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What Is Hypoglycemia? - Definition, Symptoms, Causes & Treatment

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  • 0:04 Hypoglycemia
  • 0:39 Glucose Levels
  • 1:33 Early Symptoms
  • 2:23 Causes & Triggers
  • 3:12 Treatment Options
  • 4:34 Lesson Summary
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Lesson Transcript
Instructor: Kiley Griffin
In the following lesson, you'll learn about hypoglycemia, including its role in diabetes, its causes and treatment, and why it's important to manage symptoms immediately.

Hypoglycemia

Joe was recently diagnosed with diabetes and is learning how it affects his body. Joe has started to exercise, as instructed by his doctor, but often feels lightheaded after going for a light jog. His doctor told him that this might happen and to make sure that he has some juice or soda with him to drink when he feels this way. Joe's doctor thinks it's probably hypoglycemia, but Joe isn't sure what that has to do with his diabetes. Hypoglycemia is low blood sugar, or blood glucose. The body needs glucose, or sugar, for energy, which comes from the carbohydrates we eat.

Glucose Levels

Extra glucose is stored in the muscles and liver for later use by the body. The liver releases this extra glucose if a person's blood sugar begins to fall, in order to keep sugar levels balanced in the body. For some people, especially those with diabetes, this doesn't always work. Their blood sugar will remain low, causing hypoglycemia.

When glucose levels increase, insulin is released by the pancreas and the extra glucose enters the liver where it's stored for later use. In people with normal functioning systems, if their blood sugar begins to drop, a hormone called glucagon is released, which signals the liver to release the stored glucose to regulate their blood sugar. Normal glucose levels are between 70 and 100 milligrams per deciliter; diabetics should check their blood sugar levels frequently to ensure that they're within the normal range and adjust food, insulin, and medications accordingly.

Early Symptoms

Each person who experiences hypoglycemia will have different symptoms. Identification of early symptoms is important for treatment purposes. If hypoglycemia goes untreated, it can lead to more serious and even life-threatening symptoms.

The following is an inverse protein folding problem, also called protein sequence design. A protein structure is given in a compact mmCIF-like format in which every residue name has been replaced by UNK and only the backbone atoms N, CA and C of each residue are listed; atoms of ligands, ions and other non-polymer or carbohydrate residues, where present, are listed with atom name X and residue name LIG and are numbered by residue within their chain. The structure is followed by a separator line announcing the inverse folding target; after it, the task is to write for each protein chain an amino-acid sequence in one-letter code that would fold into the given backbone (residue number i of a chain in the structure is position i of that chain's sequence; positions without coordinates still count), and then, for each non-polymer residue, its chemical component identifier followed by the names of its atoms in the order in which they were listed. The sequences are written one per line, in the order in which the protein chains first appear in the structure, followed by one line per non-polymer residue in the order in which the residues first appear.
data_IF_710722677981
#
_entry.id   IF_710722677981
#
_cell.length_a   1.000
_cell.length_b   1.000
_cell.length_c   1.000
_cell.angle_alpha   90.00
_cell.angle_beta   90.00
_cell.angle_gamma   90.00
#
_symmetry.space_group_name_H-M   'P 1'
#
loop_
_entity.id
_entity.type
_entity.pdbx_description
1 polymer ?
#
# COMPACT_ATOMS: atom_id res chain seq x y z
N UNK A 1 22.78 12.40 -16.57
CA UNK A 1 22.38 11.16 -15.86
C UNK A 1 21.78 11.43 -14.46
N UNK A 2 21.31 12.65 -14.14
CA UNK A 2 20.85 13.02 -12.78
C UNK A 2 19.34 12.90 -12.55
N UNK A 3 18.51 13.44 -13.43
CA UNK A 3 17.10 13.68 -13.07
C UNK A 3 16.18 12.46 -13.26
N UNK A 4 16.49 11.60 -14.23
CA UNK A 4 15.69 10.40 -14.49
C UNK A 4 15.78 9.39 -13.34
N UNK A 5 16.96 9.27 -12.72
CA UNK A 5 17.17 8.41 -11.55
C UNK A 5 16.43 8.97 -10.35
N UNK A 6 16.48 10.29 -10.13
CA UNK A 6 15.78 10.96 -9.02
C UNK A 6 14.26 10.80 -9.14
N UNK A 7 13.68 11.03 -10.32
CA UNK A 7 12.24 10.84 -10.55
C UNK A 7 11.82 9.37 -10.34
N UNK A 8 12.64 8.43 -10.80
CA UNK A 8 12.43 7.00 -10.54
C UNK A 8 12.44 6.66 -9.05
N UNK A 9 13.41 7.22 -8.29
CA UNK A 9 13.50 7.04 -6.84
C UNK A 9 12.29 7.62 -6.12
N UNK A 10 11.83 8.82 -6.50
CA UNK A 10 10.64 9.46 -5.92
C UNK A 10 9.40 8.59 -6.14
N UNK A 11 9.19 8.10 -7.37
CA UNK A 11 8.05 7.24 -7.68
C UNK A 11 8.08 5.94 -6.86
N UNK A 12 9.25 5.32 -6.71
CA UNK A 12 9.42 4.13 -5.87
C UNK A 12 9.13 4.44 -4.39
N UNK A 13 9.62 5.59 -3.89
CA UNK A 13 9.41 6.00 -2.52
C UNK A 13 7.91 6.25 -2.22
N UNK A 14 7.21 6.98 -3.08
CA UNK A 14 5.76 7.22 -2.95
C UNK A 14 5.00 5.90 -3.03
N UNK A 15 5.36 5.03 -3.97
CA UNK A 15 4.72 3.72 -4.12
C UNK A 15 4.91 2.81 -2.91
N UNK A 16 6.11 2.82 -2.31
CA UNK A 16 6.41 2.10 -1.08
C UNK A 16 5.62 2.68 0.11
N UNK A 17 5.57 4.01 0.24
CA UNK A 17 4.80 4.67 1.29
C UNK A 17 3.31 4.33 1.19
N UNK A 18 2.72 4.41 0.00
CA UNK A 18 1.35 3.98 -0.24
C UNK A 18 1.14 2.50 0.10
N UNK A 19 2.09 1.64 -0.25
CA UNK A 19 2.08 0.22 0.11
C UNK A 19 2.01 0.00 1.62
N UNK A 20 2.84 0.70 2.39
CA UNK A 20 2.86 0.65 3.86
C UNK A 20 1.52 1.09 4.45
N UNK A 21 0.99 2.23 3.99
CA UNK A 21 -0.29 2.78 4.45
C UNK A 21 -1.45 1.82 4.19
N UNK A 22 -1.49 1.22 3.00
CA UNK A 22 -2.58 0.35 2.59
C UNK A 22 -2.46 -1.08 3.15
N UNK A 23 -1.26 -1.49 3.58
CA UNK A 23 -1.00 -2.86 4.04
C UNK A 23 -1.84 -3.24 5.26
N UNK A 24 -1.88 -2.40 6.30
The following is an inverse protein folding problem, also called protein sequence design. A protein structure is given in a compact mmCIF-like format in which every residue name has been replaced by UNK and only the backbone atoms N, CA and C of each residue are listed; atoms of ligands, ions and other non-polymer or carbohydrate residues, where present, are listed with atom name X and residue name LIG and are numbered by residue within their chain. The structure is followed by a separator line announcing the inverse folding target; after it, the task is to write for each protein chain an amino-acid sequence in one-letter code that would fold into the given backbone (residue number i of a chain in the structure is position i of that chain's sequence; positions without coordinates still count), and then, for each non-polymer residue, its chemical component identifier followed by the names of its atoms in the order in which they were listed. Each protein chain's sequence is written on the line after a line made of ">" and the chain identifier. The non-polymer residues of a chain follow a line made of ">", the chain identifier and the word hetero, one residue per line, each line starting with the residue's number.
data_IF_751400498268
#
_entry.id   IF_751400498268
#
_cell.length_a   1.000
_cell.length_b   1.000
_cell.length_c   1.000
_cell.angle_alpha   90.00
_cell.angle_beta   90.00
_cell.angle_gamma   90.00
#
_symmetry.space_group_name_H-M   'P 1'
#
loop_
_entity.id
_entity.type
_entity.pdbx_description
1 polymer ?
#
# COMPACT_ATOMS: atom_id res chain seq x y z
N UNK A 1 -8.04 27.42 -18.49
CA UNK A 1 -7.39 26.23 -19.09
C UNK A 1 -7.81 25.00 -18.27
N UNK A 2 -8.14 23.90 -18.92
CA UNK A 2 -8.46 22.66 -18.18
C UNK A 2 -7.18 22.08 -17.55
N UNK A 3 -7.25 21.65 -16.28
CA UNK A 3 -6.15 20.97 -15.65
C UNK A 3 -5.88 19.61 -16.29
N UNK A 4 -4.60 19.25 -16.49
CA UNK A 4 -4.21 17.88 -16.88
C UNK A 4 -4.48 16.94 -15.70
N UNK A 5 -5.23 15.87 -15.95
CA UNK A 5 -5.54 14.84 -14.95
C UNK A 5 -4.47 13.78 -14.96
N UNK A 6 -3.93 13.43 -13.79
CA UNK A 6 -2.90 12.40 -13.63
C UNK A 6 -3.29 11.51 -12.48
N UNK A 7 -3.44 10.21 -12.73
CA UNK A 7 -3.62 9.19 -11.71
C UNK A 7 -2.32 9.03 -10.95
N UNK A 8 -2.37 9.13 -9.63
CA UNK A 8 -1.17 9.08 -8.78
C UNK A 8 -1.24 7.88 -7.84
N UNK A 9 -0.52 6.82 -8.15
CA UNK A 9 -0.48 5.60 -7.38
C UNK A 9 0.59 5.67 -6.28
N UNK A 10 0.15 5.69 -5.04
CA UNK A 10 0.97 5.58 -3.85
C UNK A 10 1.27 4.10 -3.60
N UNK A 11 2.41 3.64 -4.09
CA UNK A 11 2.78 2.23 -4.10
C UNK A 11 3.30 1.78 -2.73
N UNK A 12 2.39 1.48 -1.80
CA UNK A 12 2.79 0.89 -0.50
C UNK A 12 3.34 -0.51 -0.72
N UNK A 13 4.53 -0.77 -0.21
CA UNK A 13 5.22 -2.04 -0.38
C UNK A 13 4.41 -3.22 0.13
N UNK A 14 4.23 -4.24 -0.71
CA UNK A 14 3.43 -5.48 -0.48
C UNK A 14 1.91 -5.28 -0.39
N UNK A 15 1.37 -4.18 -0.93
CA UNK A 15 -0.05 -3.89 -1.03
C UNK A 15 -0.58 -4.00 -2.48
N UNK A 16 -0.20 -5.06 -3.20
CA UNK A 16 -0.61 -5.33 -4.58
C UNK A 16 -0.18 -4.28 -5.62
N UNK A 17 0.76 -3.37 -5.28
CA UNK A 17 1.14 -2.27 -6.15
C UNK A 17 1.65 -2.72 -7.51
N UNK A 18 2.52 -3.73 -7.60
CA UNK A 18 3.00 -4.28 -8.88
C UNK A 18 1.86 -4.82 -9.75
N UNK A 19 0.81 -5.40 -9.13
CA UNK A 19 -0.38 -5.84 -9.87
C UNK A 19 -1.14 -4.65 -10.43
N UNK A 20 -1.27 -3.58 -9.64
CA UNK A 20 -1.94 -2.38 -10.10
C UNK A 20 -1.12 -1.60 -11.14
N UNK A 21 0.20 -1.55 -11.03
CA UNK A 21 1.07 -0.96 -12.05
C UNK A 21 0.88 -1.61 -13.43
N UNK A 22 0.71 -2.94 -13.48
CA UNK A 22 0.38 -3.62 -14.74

Early symptoms of hypoglycemia include hunger, shakiness, dizziness, and irritability. Some individuals may experience nausea, fatigue, and chills. When an individual at risk for hypoglycemia develops any of these symptoms, they should take action immediately to raise their blood sugar.

More serious symptoms of hypoglycemia include lack of coordination, blurred vision, headache, and fainting. Seriously low blood sugar can also lead to seizures, unconsciousness, and coma if left untreated, a situation requiring emergency medical care.

Causes & Triggers

Hypoglycemia occurs most often in people with diabetes, although it can also occur in people taking certain medications. Medications that are used to control blood sugar in people with diabetes can cause side effects, including low blood sugar. Insulin controls blood sugar, so if there's not enough insulin, blood sugar levels can rise. Diabetics often need to inject insulin into their bodies to regulate the process.

In people who have diabetes, diet and exercise can also trigger hypoglycemia. If a diabetic is taking insulin and takes too much after a meal, it can cause hypoglycemia. It can also occur after skipping a meal, not completely eating a meal, or eating a meal high in sugar. Diabetics who over-exercise may deplete the blood sugars needed to regulate the body, causing blood sugar levels to drop.

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